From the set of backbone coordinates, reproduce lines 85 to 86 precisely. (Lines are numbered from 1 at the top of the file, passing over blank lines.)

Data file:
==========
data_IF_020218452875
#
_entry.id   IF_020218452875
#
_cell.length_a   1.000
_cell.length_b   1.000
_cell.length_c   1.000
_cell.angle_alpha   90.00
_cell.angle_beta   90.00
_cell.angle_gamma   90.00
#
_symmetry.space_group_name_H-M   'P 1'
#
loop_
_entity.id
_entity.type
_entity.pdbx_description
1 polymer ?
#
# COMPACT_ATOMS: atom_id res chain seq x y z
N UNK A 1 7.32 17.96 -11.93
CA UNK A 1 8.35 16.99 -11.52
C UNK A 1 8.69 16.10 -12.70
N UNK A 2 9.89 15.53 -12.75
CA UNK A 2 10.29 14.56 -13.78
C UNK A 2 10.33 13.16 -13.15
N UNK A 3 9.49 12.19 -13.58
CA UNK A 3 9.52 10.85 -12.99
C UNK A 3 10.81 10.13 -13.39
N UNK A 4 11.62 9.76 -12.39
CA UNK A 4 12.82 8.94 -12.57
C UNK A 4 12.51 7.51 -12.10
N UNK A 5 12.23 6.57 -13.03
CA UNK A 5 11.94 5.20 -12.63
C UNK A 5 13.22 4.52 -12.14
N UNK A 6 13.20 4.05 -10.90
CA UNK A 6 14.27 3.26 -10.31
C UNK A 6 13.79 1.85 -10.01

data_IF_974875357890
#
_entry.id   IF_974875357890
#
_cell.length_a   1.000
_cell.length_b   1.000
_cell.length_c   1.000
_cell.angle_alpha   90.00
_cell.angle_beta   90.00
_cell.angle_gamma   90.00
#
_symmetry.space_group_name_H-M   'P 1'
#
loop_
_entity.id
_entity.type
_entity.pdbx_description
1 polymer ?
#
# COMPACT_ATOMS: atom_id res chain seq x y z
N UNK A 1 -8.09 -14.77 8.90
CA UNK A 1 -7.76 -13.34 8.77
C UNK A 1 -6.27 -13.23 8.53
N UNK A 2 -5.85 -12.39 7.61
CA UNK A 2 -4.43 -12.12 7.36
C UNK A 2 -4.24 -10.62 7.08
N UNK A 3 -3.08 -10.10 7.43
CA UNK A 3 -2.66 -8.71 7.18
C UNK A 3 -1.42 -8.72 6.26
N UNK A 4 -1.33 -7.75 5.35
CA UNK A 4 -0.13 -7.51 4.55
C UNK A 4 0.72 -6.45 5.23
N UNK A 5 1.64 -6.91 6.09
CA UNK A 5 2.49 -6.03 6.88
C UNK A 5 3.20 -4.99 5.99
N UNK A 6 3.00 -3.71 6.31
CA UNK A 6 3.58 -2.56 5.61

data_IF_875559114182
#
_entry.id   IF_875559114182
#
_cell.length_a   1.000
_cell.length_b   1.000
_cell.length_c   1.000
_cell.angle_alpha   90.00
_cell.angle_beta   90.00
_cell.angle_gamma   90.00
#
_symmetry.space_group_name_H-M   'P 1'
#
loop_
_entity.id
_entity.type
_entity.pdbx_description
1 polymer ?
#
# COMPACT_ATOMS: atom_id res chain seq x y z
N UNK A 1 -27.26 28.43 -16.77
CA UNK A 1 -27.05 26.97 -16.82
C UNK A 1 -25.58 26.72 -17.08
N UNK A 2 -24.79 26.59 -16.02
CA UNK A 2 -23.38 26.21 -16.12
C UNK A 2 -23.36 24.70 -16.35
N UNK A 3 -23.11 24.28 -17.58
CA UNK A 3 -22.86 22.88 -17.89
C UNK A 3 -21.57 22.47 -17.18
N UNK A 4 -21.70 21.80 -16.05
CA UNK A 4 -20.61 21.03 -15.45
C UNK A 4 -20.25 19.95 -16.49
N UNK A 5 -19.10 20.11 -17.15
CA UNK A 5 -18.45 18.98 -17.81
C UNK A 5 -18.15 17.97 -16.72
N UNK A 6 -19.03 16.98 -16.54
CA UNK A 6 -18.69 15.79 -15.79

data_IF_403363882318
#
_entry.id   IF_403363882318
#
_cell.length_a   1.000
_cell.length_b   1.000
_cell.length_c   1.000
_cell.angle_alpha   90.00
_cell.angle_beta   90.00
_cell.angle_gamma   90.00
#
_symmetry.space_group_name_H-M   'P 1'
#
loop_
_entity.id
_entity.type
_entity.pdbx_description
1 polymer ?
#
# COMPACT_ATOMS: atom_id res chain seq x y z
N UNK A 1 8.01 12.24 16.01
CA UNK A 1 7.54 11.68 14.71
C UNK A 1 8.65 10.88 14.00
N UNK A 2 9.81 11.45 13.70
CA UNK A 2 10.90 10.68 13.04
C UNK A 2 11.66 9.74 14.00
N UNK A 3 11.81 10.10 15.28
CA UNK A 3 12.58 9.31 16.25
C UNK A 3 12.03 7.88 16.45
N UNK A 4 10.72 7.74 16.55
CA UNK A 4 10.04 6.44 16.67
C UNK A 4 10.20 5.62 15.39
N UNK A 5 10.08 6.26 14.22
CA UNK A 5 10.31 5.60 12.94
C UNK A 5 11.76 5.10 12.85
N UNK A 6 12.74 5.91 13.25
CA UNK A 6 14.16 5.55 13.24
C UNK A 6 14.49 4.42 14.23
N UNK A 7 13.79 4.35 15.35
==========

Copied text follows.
_cell.angle_gamma   90.00
#